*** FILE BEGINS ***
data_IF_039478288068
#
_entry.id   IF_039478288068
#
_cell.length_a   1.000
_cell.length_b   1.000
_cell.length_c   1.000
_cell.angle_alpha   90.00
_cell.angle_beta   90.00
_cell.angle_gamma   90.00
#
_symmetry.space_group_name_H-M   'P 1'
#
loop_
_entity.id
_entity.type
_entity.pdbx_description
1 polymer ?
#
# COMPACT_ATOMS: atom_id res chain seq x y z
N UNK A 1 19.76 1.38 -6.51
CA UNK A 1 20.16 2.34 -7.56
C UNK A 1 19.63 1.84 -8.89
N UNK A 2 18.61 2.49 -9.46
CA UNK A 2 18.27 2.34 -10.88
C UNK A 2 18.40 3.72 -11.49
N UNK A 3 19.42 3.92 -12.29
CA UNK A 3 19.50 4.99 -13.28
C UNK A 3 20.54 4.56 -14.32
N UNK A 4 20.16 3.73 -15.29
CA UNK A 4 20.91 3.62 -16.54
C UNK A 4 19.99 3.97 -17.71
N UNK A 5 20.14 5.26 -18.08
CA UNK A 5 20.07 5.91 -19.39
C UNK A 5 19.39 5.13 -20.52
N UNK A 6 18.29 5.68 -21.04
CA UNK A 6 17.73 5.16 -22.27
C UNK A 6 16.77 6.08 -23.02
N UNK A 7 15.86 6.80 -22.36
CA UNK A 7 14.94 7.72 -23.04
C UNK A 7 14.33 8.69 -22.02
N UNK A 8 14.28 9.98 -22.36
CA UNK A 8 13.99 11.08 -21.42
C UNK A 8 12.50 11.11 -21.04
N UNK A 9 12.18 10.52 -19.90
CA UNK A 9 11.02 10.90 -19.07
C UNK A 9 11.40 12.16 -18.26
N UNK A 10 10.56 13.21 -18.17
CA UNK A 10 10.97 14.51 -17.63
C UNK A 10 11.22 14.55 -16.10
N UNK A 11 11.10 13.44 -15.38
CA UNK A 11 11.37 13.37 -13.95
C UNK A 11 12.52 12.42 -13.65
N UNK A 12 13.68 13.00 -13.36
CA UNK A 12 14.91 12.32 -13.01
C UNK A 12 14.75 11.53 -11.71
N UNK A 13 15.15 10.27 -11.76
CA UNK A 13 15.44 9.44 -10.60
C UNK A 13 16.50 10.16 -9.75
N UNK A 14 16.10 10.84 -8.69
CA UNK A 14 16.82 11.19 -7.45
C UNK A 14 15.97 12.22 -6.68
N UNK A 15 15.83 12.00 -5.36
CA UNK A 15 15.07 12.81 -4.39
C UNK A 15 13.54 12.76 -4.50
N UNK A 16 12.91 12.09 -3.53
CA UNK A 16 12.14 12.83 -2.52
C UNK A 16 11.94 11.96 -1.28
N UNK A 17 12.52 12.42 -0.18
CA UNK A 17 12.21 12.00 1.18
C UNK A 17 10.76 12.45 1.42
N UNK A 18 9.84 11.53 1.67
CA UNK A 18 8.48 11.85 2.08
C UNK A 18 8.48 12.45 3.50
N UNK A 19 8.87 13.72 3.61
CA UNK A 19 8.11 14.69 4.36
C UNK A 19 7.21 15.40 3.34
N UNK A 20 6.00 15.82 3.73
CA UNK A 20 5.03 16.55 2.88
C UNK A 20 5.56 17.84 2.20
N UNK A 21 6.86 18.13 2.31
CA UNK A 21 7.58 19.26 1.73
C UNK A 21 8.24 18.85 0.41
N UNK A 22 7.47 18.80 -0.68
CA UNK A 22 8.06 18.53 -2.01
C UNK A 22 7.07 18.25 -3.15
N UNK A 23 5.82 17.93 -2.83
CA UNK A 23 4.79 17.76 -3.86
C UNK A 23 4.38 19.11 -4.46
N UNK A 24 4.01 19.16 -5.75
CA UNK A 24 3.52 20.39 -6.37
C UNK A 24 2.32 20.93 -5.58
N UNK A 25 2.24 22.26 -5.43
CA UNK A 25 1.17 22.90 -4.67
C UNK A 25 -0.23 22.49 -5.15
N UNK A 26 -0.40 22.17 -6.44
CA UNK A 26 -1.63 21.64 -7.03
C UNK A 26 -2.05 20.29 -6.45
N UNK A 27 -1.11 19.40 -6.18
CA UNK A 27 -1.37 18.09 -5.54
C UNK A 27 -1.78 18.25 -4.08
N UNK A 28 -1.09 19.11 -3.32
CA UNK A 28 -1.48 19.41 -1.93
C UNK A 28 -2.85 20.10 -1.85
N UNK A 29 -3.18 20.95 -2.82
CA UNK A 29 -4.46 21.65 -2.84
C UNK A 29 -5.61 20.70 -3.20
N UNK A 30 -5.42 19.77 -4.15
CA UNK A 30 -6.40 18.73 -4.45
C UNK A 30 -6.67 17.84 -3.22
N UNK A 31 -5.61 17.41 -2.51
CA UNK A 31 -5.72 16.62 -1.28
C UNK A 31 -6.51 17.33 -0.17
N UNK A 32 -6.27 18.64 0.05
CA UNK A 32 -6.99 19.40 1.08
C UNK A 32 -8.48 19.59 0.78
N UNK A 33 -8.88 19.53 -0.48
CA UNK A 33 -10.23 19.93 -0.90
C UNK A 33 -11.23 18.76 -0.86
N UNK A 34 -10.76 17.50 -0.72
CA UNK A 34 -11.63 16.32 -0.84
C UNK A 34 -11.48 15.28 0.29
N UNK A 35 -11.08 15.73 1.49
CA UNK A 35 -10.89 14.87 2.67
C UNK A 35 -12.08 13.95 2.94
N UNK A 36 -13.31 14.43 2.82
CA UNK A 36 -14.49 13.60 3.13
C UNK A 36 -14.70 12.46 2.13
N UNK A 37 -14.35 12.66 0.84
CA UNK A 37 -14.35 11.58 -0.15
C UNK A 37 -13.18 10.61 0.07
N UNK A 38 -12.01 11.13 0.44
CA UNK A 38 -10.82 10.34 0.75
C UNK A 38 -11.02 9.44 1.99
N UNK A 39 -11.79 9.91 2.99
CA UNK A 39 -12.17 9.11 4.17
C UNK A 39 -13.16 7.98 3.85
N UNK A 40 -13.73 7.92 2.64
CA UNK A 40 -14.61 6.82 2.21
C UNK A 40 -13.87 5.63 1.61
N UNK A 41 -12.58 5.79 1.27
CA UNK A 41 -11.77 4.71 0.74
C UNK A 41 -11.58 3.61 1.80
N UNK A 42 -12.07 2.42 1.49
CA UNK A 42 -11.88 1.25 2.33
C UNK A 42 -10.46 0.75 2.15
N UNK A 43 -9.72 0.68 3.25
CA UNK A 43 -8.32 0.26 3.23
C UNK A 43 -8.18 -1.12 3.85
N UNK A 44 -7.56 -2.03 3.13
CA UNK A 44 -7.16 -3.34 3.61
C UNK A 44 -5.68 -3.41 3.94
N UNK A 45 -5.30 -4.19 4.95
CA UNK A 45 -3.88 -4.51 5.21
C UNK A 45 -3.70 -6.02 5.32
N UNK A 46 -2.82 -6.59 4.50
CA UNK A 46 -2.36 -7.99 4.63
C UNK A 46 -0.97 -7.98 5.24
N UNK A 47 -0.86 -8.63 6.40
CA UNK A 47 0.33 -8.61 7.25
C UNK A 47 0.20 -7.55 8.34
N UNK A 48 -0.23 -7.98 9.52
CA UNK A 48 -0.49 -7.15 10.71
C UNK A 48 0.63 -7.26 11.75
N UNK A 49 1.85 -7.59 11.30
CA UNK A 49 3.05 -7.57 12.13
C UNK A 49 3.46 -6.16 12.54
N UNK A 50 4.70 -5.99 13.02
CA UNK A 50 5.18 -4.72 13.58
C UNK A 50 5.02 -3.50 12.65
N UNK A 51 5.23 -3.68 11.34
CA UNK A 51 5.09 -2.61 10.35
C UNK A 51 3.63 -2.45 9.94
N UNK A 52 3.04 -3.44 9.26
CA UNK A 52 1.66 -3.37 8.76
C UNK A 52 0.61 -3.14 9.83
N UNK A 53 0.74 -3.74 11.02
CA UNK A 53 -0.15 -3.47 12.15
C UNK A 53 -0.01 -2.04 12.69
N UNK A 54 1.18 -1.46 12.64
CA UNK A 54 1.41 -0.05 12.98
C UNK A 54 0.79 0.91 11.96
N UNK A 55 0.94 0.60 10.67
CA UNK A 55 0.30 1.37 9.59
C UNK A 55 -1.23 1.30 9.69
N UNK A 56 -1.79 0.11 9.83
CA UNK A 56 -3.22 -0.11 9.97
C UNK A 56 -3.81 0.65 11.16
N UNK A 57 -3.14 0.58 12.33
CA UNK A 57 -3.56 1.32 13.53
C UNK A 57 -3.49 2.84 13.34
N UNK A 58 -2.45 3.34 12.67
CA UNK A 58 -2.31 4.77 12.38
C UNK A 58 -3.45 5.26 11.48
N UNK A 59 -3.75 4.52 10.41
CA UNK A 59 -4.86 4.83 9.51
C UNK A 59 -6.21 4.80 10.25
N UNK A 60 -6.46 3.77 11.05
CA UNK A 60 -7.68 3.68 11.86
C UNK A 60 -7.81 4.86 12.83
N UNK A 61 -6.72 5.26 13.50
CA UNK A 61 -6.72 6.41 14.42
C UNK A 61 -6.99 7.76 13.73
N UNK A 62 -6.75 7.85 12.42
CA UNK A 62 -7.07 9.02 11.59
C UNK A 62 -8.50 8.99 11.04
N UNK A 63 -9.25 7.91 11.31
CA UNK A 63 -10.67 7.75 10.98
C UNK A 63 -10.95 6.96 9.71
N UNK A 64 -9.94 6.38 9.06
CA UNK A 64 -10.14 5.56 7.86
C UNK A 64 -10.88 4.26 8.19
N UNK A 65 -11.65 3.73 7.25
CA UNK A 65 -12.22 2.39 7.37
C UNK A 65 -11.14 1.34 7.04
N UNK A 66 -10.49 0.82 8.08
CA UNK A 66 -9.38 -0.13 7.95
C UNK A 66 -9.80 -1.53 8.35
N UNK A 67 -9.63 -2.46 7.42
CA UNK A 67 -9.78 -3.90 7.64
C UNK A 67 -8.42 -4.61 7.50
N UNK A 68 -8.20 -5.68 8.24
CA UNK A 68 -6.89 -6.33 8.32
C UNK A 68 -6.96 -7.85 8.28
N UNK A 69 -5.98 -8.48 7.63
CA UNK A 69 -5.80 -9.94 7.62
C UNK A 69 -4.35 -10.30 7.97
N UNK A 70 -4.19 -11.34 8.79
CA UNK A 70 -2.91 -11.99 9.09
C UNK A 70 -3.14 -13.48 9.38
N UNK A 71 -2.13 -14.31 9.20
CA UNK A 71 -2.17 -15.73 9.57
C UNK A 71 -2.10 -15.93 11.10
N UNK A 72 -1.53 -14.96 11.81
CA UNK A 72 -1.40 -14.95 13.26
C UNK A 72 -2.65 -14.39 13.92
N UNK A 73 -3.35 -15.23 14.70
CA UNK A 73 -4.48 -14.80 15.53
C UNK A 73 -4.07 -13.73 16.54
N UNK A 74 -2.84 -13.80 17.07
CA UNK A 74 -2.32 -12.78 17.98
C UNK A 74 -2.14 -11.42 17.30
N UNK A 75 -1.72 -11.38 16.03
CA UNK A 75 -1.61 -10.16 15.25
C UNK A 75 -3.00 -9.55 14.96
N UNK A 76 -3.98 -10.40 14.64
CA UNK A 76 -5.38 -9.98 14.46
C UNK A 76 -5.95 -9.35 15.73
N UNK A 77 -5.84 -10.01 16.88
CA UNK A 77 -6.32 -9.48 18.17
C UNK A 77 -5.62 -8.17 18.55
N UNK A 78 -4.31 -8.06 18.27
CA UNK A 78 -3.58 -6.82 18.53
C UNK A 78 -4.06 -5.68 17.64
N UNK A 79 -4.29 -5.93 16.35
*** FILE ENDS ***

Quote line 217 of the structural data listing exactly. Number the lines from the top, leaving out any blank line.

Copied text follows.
CA UNK A 66 -9.38 -0.13 7.95